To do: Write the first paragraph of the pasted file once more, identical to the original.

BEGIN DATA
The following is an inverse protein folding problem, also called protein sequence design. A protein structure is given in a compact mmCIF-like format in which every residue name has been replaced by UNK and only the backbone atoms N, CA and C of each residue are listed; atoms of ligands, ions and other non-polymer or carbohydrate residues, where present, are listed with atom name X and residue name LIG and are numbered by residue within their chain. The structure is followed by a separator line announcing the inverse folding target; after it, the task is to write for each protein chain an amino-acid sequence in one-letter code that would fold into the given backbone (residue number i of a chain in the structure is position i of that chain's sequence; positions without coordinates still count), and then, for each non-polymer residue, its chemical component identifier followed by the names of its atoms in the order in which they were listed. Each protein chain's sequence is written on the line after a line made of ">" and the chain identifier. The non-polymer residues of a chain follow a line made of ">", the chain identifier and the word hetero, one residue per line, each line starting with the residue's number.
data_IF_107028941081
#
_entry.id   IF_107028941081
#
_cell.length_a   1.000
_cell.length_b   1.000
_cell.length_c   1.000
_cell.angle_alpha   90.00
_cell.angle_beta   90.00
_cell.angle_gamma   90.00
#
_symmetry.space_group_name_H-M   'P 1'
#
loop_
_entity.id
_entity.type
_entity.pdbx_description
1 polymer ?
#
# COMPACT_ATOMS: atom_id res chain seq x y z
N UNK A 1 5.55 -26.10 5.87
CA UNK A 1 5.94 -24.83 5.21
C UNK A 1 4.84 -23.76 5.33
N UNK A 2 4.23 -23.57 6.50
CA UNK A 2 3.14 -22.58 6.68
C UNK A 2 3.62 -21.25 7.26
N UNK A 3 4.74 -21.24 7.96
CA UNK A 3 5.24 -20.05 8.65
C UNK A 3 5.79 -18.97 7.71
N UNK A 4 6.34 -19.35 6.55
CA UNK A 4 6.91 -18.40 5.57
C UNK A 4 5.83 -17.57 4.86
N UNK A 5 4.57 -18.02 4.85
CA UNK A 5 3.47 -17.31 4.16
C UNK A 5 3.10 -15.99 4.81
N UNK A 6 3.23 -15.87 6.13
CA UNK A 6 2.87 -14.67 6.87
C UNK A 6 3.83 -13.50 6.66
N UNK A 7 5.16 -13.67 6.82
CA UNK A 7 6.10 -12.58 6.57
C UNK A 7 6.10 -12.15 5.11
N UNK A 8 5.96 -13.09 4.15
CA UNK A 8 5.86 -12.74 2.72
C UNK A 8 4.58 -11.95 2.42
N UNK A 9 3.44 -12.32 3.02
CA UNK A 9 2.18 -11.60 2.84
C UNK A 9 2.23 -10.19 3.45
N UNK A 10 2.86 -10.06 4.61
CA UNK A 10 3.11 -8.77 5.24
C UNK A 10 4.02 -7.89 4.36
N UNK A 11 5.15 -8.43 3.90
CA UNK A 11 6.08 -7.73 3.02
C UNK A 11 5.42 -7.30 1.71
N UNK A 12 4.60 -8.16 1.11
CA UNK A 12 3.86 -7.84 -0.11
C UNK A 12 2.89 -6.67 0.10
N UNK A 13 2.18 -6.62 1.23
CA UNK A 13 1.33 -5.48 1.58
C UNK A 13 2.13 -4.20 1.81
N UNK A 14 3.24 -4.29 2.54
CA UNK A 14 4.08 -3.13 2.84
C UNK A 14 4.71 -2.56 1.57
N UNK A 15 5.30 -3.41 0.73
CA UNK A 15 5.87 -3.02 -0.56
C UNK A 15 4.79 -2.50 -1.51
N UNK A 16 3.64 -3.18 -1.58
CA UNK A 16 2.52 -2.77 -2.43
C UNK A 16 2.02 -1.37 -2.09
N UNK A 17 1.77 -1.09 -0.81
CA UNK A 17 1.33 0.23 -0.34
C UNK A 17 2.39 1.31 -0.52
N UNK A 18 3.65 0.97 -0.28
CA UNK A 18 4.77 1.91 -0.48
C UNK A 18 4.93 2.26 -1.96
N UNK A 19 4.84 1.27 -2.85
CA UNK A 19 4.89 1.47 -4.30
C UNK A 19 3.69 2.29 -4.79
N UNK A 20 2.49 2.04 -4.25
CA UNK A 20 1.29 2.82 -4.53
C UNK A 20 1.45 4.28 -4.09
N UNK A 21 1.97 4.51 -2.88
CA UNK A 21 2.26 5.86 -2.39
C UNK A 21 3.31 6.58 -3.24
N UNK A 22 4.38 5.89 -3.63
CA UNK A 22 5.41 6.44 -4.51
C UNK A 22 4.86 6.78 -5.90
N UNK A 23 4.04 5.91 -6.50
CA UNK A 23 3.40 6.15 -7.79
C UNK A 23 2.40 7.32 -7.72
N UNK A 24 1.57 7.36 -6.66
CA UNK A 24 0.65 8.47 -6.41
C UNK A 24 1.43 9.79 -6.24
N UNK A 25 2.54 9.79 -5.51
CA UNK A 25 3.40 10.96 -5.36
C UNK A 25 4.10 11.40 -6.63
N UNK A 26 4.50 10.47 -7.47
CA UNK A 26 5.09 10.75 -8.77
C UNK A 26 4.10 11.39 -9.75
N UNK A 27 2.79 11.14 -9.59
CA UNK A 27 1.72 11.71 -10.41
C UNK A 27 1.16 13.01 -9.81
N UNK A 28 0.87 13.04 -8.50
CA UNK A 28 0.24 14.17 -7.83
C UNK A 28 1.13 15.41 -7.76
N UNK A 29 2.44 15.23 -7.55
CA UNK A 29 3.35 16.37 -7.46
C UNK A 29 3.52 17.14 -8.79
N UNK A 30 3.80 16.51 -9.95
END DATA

The following is an inverse protein folding problem, also called protein sequence design. A protein structure is given in a compact mmCIF-like format in which every residue name has been replaced by UNK and only the backbone atoms N, CA and C of each residue are listed; atoms of ligands, ions and other non-polymer or carbohydrate residues, where present, are listed with atom name X and residue name LIG and are numbered by residue within their chain. The structure is followed by a separator line announcing the inverse folding target; after it, the task is to write for each protein chain an amino-acid sequence in one-letter code that would fold into the given backbone (residue number i of a chain in the structure is position i of that chain's sequence; positions without coordinates still count), and then, for each non-polymer residue, its chemical component identifier followed by the names of its atoms in the order in which they were listed. Each protein chain's sequence is written on the line after a line made of ">" and the chain identifier. The non-polymer residues of a chain follow a line made of ">", the chain identifier and the word hetero, one residue per line, each line starting with the residue's number.